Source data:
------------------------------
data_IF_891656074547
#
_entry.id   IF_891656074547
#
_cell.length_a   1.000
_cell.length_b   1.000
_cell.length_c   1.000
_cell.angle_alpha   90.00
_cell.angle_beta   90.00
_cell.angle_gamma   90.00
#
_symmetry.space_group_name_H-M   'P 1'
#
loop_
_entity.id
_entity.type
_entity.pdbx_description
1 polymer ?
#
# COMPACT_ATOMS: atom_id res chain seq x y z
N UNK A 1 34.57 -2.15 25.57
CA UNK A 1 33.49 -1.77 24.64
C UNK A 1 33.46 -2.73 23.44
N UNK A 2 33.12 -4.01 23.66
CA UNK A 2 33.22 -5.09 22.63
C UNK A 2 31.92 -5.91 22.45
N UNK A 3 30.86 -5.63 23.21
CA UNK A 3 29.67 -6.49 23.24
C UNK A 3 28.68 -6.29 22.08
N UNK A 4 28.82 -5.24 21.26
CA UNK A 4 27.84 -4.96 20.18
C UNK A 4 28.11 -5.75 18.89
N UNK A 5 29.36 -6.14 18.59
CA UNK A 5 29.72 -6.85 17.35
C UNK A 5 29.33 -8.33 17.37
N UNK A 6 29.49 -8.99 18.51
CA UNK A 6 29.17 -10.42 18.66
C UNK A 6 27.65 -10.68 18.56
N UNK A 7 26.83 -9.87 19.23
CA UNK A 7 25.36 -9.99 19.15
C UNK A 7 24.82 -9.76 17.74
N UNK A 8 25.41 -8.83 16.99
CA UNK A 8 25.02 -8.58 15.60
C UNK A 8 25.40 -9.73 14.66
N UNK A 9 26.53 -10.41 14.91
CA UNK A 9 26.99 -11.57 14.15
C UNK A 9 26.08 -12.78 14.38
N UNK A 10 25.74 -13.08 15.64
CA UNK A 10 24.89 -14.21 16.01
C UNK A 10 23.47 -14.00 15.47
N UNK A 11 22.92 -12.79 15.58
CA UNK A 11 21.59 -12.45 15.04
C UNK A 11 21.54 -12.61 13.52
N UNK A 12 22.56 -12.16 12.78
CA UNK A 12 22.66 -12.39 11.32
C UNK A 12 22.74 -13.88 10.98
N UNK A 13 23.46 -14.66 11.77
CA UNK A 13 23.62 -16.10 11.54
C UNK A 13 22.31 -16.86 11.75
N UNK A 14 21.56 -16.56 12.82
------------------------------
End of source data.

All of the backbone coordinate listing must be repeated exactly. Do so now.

data_IF_891656074547
#
_entry.id   IF_891656074547
#
_cell.length_a   1.000
_cell.length_b   1.000
_cell.length_c   1.000
_cell.angle_alpha   90.00
_cell.angle_beta   90.00
_cell.angle_gamma   90.00
#
_symmetry.space_group_name_H-M   'P 1'
#
loop_
_entity.id
_entity.type
_entity.pdbx_description
1 polymer ?
#
# COMPACT_ATOMS: atom_id res chain seq x y z
N UNK A 1 34.57 -2.15 25.57
CA UNK A 1 33.49 -1.77 24.64
C UNK A 1 33.46 -2.73 23.44
N UNK A 2 33.12 -4.01 23.66
CA UNK A 2 33.22 -5.09 22.63
C UNK A 2 31.92 -5.91 22.45
N UNK A 3 30.86 -5.63 23.21
CA UNK A 3 29.67 -6.49 23.24
C UNK A 3 28.68 -6.29 22.08
N UNK A 4 28.82 -5.24 21.26
CA UNK A 4 27.84 -4.96 20.18
C UNK A 4 28.11 -5.75 18.89
N UNK A 5 29.36 -6.14 18.59
CA UNK A 5 29.72 -6.85 17.35
C UNK A 5 29.33 -8.33 17.37
N UNK A 6 29.49 -8.99 18.51
CA UNK A 6 29.17 -10.42 18.66
C UNK A 6 27.65 -10.68 18.56
N UNK A 7 26.83 -9.87 19.23
CA UNK A 7 25.36 -9.99 19.15
C UNK A 7 24.82 -9.76 17.74
N UNK A 8 25.41 -8.83 16.99
CA UNK A 8 25.02 -8.58 15.60
C UNK A 8 25.40 -9.73 14.66
N UNK A 9 26.53 -10.41 14.91
CA UNK A 9 26.99 -11.57 14.15
C UNK A 9 26.08 -12.78 14.38
N UNK A 10 25.74 -13.08 15.64
CA UNK A 10 24.89 -14.21 16.01
C UNK A 10 23.47 -14.00 15.47
N UNK A 11 22.92 -12.79 15.58
CA UNK A 11 21.59 -12.45 15.04
C UNK A 11 21.54 -12.61 13.52
N UNK A 12 22.56 -12.16 12.78
CA UNK A 12 22.66 -12.39 11.32
C UNK A 12 22.74 -13.88 10.98
N UNK A 13 23.46 -14.66 11.77
CA UNK A 13 23.62 -16.10 11.54
C UNK A 13 22.31 -16.86 11.75
N UNK A 14 21.56 -16.56 12.82